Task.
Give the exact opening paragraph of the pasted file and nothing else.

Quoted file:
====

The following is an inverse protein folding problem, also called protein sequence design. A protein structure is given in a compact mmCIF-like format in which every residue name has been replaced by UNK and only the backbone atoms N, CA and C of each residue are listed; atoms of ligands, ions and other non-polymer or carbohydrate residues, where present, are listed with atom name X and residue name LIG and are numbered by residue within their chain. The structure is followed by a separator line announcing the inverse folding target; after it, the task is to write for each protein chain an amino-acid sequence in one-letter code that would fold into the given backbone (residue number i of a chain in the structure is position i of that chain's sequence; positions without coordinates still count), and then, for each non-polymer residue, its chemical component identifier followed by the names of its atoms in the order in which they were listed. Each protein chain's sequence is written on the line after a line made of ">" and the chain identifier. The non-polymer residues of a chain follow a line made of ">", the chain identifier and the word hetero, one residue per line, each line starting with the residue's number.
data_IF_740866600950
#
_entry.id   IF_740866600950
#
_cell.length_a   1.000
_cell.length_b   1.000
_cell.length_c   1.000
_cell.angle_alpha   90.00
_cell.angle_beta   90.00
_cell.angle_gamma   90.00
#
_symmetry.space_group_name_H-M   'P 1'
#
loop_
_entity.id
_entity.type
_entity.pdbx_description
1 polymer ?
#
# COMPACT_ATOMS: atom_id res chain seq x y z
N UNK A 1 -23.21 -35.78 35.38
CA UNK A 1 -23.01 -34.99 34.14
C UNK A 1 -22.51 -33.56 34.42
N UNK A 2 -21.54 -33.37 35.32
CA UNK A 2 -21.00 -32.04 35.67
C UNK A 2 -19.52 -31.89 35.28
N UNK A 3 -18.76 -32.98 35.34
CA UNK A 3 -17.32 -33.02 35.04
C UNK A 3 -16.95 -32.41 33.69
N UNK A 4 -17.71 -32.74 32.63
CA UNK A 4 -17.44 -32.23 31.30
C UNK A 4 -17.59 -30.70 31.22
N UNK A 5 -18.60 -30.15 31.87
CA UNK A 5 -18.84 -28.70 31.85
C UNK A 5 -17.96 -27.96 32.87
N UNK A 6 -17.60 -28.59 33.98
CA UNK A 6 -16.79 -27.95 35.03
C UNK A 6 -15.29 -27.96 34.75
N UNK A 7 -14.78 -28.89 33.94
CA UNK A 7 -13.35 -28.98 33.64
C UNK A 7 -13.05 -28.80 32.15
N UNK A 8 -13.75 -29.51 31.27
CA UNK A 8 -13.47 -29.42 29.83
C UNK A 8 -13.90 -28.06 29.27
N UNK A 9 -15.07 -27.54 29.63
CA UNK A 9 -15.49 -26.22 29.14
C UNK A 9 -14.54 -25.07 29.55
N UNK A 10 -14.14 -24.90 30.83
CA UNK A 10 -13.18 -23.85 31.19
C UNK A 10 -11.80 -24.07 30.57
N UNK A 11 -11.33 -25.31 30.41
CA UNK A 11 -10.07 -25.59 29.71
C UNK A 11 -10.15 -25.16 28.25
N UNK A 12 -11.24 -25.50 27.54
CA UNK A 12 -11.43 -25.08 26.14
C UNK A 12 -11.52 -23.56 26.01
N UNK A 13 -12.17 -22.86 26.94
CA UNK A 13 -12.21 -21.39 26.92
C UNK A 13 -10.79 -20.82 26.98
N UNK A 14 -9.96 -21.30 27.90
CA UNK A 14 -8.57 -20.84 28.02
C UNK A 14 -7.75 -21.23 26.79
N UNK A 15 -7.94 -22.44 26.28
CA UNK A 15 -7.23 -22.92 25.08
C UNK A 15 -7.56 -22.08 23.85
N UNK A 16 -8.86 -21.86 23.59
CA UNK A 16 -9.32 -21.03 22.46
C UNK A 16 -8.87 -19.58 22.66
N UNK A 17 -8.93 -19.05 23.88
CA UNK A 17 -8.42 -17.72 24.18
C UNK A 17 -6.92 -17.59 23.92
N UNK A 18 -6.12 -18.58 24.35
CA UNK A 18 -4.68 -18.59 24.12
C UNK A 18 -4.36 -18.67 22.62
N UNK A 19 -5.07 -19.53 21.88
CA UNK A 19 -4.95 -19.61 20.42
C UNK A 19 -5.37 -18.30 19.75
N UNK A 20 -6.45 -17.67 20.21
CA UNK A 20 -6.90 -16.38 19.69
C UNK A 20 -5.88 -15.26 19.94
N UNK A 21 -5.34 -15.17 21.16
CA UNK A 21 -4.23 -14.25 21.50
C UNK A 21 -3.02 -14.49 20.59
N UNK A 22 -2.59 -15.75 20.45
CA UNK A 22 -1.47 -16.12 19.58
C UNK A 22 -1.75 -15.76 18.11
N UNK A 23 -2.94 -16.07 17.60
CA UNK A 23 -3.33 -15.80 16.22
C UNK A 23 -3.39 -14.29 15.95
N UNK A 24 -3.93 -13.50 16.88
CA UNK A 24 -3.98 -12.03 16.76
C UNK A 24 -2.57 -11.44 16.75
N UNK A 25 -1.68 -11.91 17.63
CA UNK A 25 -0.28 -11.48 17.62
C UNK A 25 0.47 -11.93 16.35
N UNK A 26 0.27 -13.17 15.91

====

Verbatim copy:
The following is an inverse protein folding problem, also called protein sequence design. A protein structure is given in a compact mmCIF-like format in which every residue name has been replaced by UNK and only the backbone atoms N, CA and C of each residue are listed; atoms of ligands, ions and other non-polymer or carbohydrate residues, where present, are listed with atom name X and residue name LIG and are numbered by residue within their chain. The structure is followed by a separator line announcing the inverse folding target; after it, the task is to write for each protein chain an amino-acid sequence in one-letter code that would fold into the given backbone (residue number i of a chain in the structure is position i of that chain's sequence; positions without coordinates still count), and then, for each non-polymer residue, its chemical component identifier followed by the names of its atoms in the order in which they were listed. Each protein chain's sequence is written on the line after a line made of ">" and the chain identifier. The non-polymer residues of a chain follow a line made of ">", the chain identifier and the word hetero, one residue per line, each line starting with the residue's number.